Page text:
When you’re an only child, you grow up with the thinnest skin imaginable, because there’s nobody bullying you or telling you you have chunky legs or embarrassing you in front of a prospective boyfriend. This is the downside: we’re very sensitive. The upside is that you grow up being best friends with your parents, if you’ve got good parents, because they spent rainy days taking on the role of siblings, smashing their adult frames into pillow forts and listening patiently as you tell them a forty-five minute long story about third grade social dynamics. They indulge you. It isn’t always easy. You grow into the kind of kid who doesn’t like to sit at the short dinner table designated for youth to keep them out of the way — you’re exactly like that girl who’s always telling the boys she’s dancing with at the grade school mixer how fucking dope your mom or dad is. You sidle up to the big table and pull on your mom’s cuff and ask if she’d be interested in hunting for frogs or something. They can’t say, “Go bother Steve,” because they are the only people to bother. Depending on the persistence or stubbornness of your kid, you’re going to end up leaving the table to go to the backyard — visible from the dining table, a big wall of windows in front of your grown-up friends and colleagues — and hunt for frogs while inside they have wine and fun and throw around the f-word. And for a long time, your kid will neglect to thank you, because your kid doesn’t know how little you care about frogs. Your kid thinks you have the same interests, because you’re your kid’s best friend.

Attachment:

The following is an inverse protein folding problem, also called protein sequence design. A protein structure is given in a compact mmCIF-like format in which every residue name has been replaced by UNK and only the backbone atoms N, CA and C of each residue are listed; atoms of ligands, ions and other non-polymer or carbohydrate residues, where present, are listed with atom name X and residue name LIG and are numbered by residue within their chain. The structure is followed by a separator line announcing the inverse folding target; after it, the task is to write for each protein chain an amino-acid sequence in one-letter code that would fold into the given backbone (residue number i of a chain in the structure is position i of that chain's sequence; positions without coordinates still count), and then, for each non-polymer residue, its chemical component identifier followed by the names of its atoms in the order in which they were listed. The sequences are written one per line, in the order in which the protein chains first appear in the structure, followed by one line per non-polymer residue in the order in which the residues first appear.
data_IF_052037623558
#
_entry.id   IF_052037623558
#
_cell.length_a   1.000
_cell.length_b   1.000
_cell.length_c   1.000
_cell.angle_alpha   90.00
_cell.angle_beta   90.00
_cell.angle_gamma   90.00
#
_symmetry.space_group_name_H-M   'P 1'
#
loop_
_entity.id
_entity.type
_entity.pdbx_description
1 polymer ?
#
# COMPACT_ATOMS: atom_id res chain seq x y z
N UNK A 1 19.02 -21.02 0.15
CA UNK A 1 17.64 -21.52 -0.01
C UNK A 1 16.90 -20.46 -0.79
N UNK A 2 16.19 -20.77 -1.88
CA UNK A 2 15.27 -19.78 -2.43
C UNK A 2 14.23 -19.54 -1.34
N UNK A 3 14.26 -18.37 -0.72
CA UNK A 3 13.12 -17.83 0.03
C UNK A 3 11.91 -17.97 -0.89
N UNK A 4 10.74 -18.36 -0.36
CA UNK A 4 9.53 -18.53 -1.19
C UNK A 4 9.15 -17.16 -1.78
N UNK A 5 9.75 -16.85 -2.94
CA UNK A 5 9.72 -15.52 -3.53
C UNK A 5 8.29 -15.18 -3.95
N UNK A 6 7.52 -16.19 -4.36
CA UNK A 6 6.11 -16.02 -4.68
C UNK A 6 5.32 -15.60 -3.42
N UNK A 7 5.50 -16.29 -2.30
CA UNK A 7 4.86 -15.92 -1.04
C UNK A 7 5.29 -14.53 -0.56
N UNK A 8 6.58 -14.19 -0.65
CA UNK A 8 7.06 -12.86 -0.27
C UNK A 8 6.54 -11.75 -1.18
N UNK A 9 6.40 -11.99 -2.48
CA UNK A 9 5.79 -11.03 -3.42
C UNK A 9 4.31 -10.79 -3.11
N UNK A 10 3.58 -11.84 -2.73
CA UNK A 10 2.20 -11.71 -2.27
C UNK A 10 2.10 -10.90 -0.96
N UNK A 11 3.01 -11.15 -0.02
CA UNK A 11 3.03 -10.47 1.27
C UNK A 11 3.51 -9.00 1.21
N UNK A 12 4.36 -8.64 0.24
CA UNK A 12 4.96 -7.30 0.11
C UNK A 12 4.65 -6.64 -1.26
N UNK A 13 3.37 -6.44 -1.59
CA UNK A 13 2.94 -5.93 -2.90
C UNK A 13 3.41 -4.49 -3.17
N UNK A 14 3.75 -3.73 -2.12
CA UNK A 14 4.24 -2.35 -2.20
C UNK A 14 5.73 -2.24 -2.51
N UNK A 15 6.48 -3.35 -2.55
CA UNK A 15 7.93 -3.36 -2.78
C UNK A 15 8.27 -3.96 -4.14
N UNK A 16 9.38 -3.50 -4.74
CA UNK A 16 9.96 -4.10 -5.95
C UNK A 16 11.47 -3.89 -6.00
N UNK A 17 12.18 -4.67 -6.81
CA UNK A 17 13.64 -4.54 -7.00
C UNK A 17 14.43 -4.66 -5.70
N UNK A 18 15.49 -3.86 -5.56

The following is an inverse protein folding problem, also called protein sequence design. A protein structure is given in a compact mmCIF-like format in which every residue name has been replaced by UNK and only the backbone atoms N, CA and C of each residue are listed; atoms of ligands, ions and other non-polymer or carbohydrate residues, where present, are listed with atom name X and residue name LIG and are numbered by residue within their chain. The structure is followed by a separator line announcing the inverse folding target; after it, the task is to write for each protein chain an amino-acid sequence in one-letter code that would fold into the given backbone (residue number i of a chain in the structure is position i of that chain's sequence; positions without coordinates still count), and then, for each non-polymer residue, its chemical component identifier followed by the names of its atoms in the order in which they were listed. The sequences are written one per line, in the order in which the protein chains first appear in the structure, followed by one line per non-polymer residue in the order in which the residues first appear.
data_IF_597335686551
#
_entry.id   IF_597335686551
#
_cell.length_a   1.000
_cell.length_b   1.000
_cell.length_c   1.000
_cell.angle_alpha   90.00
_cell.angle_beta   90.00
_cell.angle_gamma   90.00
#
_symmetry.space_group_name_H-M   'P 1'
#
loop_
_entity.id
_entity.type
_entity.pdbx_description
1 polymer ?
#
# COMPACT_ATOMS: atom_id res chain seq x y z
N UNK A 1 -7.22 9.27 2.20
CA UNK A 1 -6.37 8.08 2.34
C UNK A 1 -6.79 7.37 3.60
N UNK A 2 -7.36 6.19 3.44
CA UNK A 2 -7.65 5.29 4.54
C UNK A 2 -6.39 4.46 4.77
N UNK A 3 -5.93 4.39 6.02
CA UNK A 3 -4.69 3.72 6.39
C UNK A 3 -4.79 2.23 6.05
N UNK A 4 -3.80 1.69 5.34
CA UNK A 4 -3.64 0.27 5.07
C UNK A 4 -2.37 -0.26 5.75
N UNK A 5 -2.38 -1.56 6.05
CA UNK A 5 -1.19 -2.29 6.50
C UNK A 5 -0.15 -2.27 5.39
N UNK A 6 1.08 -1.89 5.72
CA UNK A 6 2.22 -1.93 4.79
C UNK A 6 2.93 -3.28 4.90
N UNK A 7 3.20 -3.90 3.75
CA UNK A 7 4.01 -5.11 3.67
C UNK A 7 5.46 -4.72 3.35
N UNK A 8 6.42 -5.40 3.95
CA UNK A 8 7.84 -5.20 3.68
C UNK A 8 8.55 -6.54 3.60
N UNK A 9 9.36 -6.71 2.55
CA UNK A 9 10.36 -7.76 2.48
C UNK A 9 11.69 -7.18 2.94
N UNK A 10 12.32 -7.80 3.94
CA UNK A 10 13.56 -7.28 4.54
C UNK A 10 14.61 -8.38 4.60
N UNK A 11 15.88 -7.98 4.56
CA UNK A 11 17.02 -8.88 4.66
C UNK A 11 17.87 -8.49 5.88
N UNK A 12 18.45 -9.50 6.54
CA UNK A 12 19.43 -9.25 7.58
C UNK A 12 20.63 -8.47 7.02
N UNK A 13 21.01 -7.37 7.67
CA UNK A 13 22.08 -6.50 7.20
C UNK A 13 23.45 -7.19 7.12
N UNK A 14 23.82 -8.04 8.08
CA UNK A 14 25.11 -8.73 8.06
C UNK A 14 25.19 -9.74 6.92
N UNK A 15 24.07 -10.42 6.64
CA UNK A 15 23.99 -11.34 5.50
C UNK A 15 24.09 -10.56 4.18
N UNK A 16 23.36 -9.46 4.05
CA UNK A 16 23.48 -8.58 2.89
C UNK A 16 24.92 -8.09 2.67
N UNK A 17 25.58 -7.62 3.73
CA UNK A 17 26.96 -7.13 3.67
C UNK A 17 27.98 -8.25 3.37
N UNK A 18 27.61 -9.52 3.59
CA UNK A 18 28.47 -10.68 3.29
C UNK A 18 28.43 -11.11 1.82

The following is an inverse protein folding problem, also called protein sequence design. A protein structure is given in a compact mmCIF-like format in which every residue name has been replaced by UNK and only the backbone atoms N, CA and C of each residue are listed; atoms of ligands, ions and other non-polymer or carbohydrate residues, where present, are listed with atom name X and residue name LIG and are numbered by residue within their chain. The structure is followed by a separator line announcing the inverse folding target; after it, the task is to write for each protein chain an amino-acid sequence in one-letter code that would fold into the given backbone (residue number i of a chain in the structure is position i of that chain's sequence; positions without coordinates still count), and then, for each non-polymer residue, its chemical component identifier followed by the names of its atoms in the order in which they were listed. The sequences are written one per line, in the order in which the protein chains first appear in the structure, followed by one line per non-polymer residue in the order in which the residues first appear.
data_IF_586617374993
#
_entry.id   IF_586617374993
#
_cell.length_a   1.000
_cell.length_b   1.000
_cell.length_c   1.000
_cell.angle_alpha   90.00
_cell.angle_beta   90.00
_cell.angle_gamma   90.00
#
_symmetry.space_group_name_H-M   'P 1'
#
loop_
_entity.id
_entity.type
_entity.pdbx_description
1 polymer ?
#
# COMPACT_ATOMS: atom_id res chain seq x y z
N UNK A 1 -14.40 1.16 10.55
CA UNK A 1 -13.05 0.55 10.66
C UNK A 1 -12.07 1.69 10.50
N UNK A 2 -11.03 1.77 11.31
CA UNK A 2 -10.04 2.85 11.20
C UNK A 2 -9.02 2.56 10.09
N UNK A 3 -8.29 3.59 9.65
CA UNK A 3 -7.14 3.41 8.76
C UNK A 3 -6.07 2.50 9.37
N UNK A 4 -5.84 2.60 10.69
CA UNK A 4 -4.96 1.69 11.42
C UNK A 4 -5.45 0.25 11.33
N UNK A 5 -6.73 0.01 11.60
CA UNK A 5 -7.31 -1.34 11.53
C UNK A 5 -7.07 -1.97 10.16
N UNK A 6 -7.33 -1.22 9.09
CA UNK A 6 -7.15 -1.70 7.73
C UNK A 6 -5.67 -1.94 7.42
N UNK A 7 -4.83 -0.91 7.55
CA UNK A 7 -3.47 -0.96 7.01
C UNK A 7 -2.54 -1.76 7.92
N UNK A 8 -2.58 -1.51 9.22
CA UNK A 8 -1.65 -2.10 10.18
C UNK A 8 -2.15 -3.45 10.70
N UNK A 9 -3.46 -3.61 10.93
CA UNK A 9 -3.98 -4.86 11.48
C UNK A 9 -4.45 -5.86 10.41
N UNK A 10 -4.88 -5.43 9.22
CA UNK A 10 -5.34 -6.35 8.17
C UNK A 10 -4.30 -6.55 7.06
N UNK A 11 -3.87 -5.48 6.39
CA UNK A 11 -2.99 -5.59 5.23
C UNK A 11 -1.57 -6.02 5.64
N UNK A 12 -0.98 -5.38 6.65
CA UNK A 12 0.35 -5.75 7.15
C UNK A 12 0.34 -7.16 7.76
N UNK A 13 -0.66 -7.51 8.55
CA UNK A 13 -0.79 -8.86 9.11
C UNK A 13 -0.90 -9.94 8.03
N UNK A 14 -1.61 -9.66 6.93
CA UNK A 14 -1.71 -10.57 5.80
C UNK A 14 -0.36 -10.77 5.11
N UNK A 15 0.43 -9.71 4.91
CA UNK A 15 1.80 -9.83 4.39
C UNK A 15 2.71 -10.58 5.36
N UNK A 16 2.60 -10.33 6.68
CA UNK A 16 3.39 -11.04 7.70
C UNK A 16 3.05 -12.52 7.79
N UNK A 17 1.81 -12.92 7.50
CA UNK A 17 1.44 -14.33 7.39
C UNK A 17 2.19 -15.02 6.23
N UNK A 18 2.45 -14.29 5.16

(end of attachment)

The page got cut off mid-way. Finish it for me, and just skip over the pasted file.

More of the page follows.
Later, of course, your kid will find other friends. Maybe your kid’s kind of a weirdo and this isn’t the smoothest transition; maybe your kid would like kid-friends but the options are just like, this asshole over here who carved his seventh-grade girlfriend’s name into his ankle and then colored it in with a Sharpie, or that young lady who tells everyone else in the fifth grade that you stuff your bra. Compared to your parents, who have proven themselves to be patient and fun and funny and smart friends, these kids will make you feel like you are not ten, but forty-six, and that you’d much rather have two forty-six year old friends who got you than a hundred ten year old friends who suck proverbial dick. During this transition, you may forget that your parents are your friends and assume, chubby and awkward and stuttering in a car outside a Burger King at 6 PM after another horrible JV soccer practice, that like Kip Drordry you have zero friends.
It’s horrible to have zero friends.